STATEMENT
REGARDING THE PASSING OF WYOMA BEST

CONTACT:
Richard J. McCollough
President
Rochester Association of Black Journalists
(585) 442-3728
rmccollo@gmail.com
  
Wyoma Best, Rochester's first African-American woman television reporter, passed away Friday evening.

On behalf of the Rochester Association of Black Journalists we are sad to hear the news of one of our great mentors. Wyoma was a highly skilled broadcast journalist most will remember her on the air at News 10 NBC in the 1970s.

RABJ started the Wyoma Best Scholarship in 2005 to help aspiring High School students study journalism. Wyoma will be missed, but her legacy will endure.
A memorial service will be held on Saturday, September 2 at 10:00 a.m. at Genesee Baptist Church, 149 Brooks Avenue in Rochester. 

STATEMENT
REGARDING DETENTION OF TWO BLACK JOURNALISTS AT BLACK LIVES MATTER RALLY

CONTACT:
Richard J. McCollough
President
Rochester Association of Black Journalists
(585) 442-3728
rmccollo@gmail.com
  
  
The Rochester Association of Black Journalists (RABJ) champions the First Amendment and also advocates for diversity in news gathering and reporting.

Thus we were deeply disturbed when two African-American reporters at 13WHAM, Justin Carter and Carlet Cleare, were handcuffed and detained by police on July, 8, 2016, as they were reporting on a local Black Lives Matter protest. Our colleagues were there guaranteeing citizens' First Amendment right to get information on public affairs through a free press.

The arrest of our two colleagues could clearly be interpreted by many as indication of an implicit bias by police against African Americans, as several other non African-American journalists were neither arrested nor handcuffed nor detained and still allowed to continue carrying out their reporting activities.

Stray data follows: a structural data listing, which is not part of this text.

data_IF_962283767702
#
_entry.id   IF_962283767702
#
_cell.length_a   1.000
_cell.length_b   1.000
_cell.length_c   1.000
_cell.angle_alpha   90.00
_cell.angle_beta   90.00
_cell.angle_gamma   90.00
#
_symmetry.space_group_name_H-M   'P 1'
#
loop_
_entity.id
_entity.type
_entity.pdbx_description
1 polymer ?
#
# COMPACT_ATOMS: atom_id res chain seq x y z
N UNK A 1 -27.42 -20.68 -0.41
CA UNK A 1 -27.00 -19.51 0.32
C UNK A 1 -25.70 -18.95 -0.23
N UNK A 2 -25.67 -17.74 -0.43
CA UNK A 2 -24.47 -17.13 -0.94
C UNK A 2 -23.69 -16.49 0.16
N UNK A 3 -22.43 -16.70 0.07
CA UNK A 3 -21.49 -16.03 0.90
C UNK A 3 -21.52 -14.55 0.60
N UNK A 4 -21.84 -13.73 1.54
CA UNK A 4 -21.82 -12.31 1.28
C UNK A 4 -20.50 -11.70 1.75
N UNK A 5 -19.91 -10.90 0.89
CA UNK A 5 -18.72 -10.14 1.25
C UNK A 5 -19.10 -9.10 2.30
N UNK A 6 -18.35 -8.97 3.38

This is a sad and unfortunate irony, as our two colleagues were precisely there, to cover reports of widespread implicit bias on the part of police. The fact that they were placed in handcuffs and detained nearly confirms and underscores such bias.

Both the mayor and Rochester Police Department have reached out to 13WHAM and Mr. Carter and Ms. Cleare to express their deepest apologies for their detention. The city has also said it regrets that officers had difficulty distinguishing between onlookers capturing images on Smartphones and journalists using these devices to report live on the demonstrations and police actions, which are activities protected by the First Amendment.

RABJ proposes another Community Conversation event in which members of the community, the police department, the Mayor’s office, city council and news media come together. This event would delve into ways police, the media and people of color can work together to de-escalate volatile situations like we saw a few days ago. We think an open and free discussion of community concerns would well serve everybody in the long run.

RABJ is an advocacy organization that represents people of color in the media. For more information go to www.rabjournalists.org